Journal of Population Economics

, Volume 21, Issue 2, pp 331–338 | Cite as

Social security and conflict within the family

OriginalPaper

Abstract

A husband and wife, though benefitting from marriage, may yet misappropriate some of the spouse's assets rather than let all be saved. In a Nash equilibrium, family savings may therefore be lower than what each spouse would prefer. Social Security, which is a form of forced, secure saving, can therefore increase welfare.

Keywords

Social security Savings Bargaining 

JEL Classification

H55 D13 D91 

Preview

Unable to display preview. Download preview PDF.

Unable to display preview. Download preview PDF.

References

  1. Alessie R, Kapteyn A, Klijn F (1997) Mandatory pensions and personal savings in the Netherlands. De Economist 145(3):291–324CrossRefGoogle Scholar
  2. Amato PR, Rogers ST (1997) A longitudinal study of marital problems and subsequent divorce. J Marriage Fam 59(3):612–624CrossRefGoogle Scholar
  3. Becker GS (1981) A treatise on the family. Harvard University Press, CambridgeGoogle Scholar
  4. Bernheim D, Skinner J, Weinberg S (1997) What accounts for the variation in retirement wealth among U.S. households? Working Paper No. 6227, National Bureau of Economic ResearchGoogle Scholar
  5. Bolin K, Pålsson AM (2000) Male and female wealth: the importance of the family structure. Working paper, Department of Economics, Lund UniversityGoogle Scholar
  6. Browning M (2000) The saving behaviour of a two-person household. Scand J Econ 102(2):235–251CrossRefGoogle Scholar
  7. Diamond PA (1977) A framework for social security analysis. J Public Econ 8(3):275–298CrossRefGoogle Scholar
  8. Diamond PA, Hausman J (1984) Individual retirement and savings behavior. J Public Econ 23(1–2):81–114CrossRefGoogle Scholar
  9. Dicks-Mireaux L, King M (1984) Pension wealth and household savings: tests of robustness. J Public Econ 23(1–2):115–139CrossRefGoogle Scholar
  10. Feldstein M (1974) Social security, induced retirement, and aggregate capital accumulation. J Polit Econ 82(5):905–926CrossRefGoogle Scholar
  11. Galasso V, Profeta P (2002) The political economy of social security: a survey. Eur J Polit Econ 18(1):1–29CrossRefGoogle Scholar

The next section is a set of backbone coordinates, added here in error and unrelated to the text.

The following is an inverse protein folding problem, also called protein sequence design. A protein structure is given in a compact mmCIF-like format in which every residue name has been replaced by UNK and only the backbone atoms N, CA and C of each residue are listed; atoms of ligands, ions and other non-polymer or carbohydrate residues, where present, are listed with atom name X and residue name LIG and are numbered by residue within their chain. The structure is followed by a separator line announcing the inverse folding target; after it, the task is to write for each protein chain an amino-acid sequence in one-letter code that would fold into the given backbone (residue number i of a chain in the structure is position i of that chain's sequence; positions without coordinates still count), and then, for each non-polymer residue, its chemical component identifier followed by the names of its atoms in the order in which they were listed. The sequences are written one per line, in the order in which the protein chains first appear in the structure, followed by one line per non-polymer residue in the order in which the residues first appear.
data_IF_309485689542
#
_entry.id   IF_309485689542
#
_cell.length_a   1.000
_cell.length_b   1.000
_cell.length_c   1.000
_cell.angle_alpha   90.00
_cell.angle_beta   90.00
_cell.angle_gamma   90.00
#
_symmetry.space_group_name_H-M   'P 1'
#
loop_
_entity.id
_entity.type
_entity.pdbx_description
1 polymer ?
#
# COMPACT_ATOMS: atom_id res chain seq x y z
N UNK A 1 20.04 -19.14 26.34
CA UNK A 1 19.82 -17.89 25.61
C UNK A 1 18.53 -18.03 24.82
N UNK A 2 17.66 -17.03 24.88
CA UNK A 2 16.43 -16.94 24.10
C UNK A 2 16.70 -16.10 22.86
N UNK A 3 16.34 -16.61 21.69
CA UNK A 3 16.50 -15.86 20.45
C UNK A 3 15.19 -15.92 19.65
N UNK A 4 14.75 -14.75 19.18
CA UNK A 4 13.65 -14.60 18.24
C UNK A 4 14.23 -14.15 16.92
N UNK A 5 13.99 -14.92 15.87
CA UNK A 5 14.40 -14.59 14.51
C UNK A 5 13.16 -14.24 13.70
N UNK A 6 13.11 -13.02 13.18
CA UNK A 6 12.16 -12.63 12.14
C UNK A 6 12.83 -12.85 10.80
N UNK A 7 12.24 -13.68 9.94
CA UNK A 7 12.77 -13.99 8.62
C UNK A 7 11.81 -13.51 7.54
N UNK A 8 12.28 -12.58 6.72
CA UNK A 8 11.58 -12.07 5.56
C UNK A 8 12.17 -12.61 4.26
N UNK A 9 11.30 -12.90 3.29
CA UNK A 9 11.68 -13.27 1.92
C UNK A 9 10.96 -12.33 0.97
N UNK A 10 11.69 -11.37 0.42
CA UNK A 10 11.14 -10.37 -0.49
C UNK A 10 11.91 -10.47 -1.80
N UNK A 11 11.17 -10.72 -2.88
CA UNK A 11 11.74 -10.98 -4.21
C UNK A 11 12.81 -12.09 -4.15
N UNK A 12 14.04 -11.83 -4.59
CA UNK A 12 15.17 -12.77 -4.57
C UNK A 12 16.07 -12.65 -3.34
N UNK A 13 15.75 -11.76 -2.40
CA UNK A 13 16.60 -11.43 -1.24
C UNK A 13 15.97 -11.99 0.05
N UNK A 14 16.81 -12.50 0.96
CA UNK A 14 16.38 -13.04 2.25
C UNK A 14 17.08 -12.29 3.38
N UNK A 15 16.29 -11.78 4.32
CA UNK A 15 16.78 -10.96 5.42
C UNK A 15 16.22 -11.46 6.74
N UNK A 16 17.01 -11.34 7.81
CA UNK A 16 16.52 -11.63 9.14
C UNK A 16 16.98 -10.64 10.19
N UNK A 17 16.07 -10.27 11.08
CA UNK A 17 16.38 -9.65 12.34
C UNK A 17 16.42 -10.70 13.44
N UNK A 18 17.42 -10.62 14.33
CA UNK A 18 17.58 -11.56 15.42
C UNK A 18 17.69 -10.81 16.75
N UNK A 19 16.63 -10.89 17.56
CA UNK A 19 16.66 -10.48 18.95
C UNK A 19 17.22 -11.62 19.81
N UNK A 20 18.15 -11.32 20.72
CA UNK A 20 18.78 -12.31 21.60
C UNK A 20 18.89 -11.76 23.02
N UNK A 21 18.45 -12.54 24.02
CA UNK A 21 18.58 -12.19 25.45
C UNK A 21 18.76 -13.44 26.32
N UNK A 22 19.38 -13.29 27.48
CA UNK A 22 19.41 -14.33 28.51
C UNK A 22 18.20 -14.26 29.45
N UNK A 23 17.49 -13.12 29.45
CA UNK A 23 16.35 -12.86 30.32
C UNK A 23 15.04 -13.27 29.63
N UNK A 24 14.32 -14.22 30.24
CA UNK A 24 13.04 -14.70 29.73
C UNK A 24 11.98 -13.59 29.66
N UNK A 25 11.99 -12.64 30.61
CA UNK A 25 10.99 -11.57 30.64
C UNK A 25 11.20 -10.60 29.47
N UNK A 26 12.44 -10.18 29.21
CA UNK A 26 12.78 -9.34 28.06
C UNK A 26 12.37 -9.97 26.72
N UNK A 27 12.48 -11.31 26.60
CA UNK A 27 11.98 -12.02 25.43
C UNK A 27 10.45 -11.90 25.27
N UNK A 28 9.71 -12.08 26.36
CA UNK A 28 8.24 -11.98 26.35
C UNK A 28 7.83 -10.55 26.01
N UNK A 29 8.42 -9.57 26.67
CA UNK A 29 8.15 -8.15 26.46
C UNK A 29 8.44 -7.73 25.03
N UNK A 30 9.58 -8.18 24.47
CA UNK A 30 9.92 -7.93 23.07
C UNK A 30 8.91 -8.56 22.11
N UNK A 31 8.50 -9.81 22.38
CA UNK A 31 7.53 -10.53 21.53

12. Konrad KA, Lommerud KE (2000) The bargaining family revisited. Can J Econ 33(2):471–487CrossRefGoogle Scholar
  13. Konrad KA, Olsen T, Schöb R (1994) Resource extraction and the threat of possible expropriation: the role of Swiss Bank accounts. J Environ Econ Manage 26(2):149–162CrossRefGoogle Scholar
  14. Kreps DM, Milgrom P, Roberts J, Wilson R (1982) Rational cooperation in the finitely repeated prisoners’ dilemma. J Econ Theory 27(2):245–252CrossRefGoogle Scholar
  15. Laibson DI (1997) Golden eggs and hyperbolic discounting. Q J Econ 112(2):443–477CrossRefGoogle Scholar
  16. Laitner J (1988) Bequests, gifts, and social security. Rev Econ Stud 55(2):275–299CrossRefGoogle Scholar
  17. Lundberg S, Pollak RA (2001) Efficiency in marriage. Rev Econ Househ 1(3):153–167CrossRefGoogle Scholar
  18. Lundberg S, Ward-Batts J (2002) Saving for retirement: household bargaining and household net worth. Michigan Retirement Research Center Working Paper 00–04Google Scholar
  19. Lundberg S, Startz R, Stillman S (2003) The retirement-consumption puzzle: a marital bargaining approach. J Public Econ 87(5–6):1199–1218CrossRefGoogle Scholar
  20. Mulligan CB, Sala-i-Martin X (1999a) Social security in theory and practice (I): facts and political theories. Working Paper No. 7118, National Bureau of Economic ResearchGoogle Scholar
  21. Mulligan CB, Xavier Sala-i-Martin X (1999b) Social security in theory and practice (II): efficiency theories, narrative theories, and implications for reform. Working Paper No. 7119, National Bureau of Economic ResearchGoogle Scholar
  22. Neyman A (1985) Bounded complexity justifies cooperation in the finitely repeated prisoner’s dilemma. Econ Lett 19(3):227–229CrossRefGoogle Scholar
  23. Venti SF, Wise DA (2000) Choice, chance and wealth dispersion at retirement. Working Paper No. 7521, National Bureau of Economic ResearchGoogle Scholar

Copyright information

© Springer-Verlag 2006

Authors and Affiliations

  1. 1.Department of EconomicsUniversity of California, IrvineIrvineUSA

Personalised recommendations